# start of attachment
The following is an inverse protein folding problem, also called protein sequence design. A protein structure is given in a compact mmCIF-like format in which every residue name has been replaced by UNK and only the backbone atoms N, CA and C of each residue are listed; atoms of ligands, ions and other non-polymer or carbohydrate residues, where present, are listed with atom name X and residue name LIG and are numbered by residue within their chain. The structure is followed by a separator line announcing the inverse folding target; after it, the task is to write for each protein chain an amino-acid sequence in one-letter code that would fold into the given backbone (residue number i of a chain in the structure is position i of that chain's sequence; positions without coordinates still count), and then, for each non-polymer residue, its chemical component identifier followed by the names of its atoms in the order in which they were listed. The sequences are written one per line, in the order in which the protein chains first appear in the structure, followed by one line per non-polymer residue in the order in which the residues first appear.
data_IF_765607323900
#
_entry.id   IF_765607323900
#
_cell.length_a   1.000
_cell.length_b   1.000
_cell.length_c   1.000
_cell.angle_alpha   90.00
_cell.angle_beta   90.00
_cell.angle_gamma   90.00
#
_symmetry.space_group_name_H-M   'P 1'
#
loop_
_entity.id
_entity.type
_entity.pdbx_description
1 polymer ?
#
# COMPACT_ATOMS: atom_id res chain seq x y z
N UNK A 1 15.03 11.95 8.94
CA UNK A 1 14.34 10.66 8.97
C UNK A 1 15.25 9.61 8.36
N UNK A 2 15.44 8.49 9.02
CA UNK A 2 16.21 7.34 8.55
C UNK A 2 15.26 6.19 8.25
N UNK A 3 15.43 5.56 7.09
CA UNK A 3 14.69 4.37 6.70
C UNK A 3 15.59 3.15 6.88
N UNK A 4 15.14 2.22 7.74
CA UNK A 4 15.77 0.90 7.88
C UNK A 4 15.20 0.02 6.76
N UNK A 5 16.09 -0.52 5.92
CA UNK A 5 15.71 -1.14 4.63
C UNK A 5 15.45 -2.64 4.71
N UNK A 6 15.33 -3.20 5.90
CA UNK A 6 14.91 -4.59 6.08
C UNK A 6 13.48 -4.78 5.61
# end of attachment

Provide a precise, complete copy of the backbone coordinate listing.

The following is an inverse protein folding problem, also called protein sequence design. A protein structure is given in a compact mmCIF-like format in which every residue name has been replaced by UNK and only the backbone atoms N, CA and C of each residue are listed; atoms of ligands, ions and other non-polymer or carbohydrate residues, where present, are listed with atom name X and residue name LIG and are numbered by residue within their chain. The structure is followed by a separator line announcing the inverse folding target; after it, the task is to write for each protein chain an amino-acid sequence in one-letter code that would fold into the given backbone (residue number i of a chain in the structure is position i of that chain's sequence; positions without coordinates still count), and then, for each non-polymer residue, its chemical component identifier followed by the names of its atoms in the order in which they were listed. The sequences are written one per line, in the order in which the protein chains first appear in the structure, followed by one line per non-polymer residue in the order in which the residues first appear.
data_IF_765607323900
#
_entry.id   IF_765607323900
#
_cell.length_a   1.000
_cell.length_b   1.000
_cell.length_c   1.000
_cell.angle_alpha   90.00
_cell.angle_beta   90.00
_cell.angle_gamma   90.00
#
_symmetry.space_group_name_H-M   'P 1'
#
loop_
_entity.id
_entity.type
_entity.pdbx_description
1 polymer ?
#
# COMPACT_ATOMS: atom_id res chain seq x y z
N UNK A 1 15.03 11.95 8.94
CA UNK A 1 14.34 10.66 8.97
C UNK A 1 15.25 9.61 8.36
N UNK A 2 15.44 8.49 9.02
CA UNK A 2 16.21 7.34 8.55
C UNK A 2 15.26 6.19 8.25
N UNK A 3 15.43 5.56 7.09
CA UNK A 3 14.69 4.37 6.70
C UNK A 3 15.59 3.15 6.88
N UNK A 4 15.14 2.22 7.74
CA UNK A 4 15.77 0.90 7.88
C UNK A 4 15.20 0.02 6.76
N UNK A 5 16.09 -0.52 5.92
CA UNK A 5 15.71 -1.14 4.63
C UNK A 5 15.45 -2.64 4.71
N UNK A 6 15.33 -3.20 5.90
CA UNK A 6 14.91 -4.59 6.08
C UNK A 6 13.48 -4.78 5.61